Start by using our template to let everyone in your network know you’re looking (and, importantly, exactly what you’re looking for—be that a job with a specific company or informational interviews in a field you’re interested in). You’ll likely find that people are more helpful than you’d even imagine.
3. Consider Part-Time or Volunteer Work
While pursuing employment might seem like a full-time job in itself, accepting contracting, consulting, and part-time work , or even a volunteer position, is a great way to keep current, career coaches concur.
“Employers want experience,” says Brown-Volkman, and “volunteering or a part-time job is a good way to get that experience.”
“It also shows you haven’t been sitting on your thumbs ,” agrees Yate, who adds that as long as it doesn’t interfere with the time needed to land your next full-time job, part-time work can present an opportunity to stay in the game.
Additionally, a temporary assignment offers a chance to show a potential employer what you can do. Videographer and editor Eve Brue believes a contract position isn’t so much a finite gig as it is a stepping stone to a full-time career.
“Maybe it’s particular to my industry (television), but my last three long-term jobs started out as short-term,” Brue says. “In each case I was hired on for just a few weeks or months to start and then became a staff employee. I feel like they wanted to get to know me and find out what I could bring to the table before taking on the commitment of another staff person with benefits.”
If you’re considering a career change (or even branching out on your own), volunteering in your desired field can also help you gain insight into whether it’s really the right move. Personal stylist Elaine Wang Yu, for instance, found that volunteering inspired to pursue her passion for fashion and embark on a new venture.
“Volunteering at Dress For Success gave me the idea to start my business, Simply Chic Styling ,” Wang Yu explains. “I saw firsthand the transformative powers that the right outfit could have on a person. Women came in a little nervous, not knowing what to expect. I gave them my full attention, styled them, helped pick out the right outfit, and saw how their body language changed. They stood taller, they smiled more, and they appeared more confident.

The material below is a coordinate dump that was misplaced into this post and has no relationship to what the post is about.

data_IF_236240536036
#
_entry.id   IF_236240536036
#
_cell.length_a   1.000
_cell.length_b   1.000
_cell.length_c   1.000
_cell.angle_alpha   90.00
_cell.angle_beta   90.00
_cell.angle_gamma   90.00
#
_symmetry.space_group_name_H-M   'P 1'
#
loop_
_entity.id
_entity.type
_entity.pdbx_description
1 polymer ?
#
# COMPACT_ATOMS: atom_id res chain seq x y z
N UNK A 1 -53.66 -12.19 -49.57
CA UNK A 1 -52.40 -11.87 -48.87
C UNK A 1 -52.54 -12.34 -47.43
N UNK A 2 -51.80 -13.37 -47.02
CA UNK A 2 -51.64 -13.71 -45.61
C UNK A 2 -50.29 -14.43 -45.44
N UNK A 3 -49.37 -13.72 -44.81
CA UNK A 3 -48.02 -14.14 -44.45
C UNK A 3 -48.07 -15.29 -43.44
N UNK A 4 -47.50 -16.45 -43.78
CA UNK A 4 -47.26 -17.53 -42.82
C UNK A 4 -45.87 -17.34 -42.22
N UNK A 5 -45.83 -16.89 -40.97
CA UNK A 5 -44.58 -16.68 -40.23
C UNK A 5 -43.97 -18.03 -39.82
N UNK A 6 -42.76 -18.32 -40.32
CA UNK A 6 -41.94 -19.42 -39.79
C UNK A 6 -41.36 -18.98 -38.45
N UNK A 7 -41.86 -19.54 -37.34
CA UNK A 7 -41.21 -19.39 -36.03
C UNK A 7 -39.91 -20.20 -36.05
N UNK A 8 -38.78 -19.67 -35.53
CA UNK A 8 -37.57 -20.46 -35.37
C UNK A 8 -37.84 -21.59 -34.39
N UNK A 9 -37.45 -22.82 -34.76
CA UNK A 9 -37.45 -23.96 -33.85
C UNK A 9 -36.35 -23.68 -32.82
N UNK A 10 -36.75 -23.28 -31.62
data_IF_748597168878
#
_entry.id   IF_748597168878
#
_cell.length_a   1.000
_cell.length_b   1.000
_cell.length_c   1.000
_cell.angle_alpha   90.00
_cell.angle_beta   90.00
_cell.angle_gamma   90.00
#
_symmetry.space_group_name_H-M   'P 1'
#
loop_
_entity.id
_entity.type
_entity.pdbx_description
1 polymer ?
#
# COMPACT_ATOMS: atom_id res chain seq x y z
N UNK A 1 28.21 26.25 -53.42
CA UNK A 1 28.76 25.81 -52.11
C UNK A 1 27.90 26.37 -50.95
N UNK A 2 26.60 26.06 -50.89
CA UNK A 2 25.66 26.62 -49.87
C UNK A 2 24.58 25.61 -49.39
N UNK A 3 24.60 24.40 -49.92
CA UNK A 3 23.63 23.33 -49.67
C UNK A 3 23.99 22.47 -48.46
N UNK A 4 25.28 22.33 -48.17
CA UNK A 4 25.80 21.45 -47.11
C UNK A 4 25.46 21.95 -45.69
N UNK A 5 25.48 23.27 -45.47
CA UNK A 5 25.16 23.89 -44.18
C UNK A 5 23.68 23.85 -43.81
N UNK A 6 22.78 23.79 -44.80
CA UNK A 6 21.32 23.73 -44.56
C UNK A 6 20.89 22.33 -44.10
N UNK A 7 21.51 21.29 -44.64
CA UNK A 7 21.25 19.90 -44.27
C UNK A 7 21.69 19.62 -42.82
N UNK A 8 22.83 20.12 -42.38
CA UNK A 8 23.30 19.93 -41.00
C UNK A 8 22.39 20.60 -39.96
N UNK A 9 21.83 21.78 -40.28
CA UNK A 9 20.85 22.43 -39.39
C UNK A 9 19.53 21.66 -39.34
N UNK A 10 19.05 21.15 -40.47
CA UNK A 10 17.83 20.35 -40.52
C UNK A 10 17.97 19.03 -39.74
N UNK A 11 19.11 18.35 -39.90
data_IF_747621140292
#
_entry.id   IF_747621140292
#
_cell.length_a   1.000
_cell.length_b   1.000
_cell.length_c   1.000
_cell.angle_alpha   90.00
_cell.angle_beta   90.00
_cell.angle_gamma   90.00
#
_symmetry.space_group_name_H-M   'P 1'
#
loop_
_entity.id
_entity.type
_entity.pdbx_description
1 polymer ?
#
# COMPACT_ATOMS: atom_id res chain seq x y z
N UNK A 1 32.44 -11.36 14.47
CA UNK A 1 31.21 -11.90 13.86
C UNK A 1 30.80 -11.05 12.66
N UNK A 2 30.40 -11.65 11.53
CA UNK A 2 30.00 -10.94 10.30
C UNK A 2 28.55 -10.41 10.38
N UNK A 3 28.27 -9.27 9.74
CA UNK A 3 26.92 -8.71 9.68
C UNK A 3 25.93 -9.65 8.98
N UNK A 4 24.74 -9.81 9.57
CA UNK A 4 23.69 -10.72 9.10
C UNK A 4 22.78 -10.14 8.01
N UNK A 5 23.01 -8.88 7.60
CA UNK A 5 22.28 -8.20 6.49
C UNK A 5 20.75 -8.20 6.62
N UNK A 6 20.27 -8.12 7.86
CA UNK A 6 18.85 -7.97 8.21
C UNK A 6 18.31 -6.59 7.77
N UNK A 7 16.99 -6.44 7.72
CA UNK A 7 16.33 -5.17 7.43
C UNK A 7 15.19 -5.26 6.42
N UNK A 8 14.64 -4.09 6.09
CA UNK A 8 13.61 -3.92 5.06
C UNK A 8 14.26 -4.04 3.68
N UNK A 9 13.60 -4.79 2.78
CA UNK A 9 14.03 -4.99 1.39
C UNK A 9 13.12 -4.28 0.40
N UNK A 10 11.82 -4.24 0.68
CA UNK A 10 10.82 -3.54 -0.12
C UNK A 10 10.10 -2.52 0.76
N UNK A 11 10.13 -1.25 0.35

“Seeing these women with such poise in turn gave me the confidence to become an entrepreneur. In my gut, I knew I had the skills required to style women effectively. It takes the right personality, the right amount of patience and good listening skills, and I learned all of it volunteering at Dress For Success.”
If you find that your job search is lasting far longer than anticipated, take a good look at your resume, your contacts, and the possible interim opportunities that surround you—and see where you might be able to recharge your search. Hitting the restart button may not be easy, but it will be worth it if it leads to the next stop on your career path.
Photo of loading bar courtesy of Shutterstock .
TopicsResumes , Job Search , Syndication , Finding a Job , Unemployment , Resumes & Cover Letters , Networking
When Elizabeth Alterman isn't searching for a full-time job, she's writing about it. You can read more about her adventures in unemployment at ballsofourasses.blogspot.com. The writer, editor, and mom of three also recently completed a memoir chronicling the period she and her husband lost their jobs simultaneously.More from this Author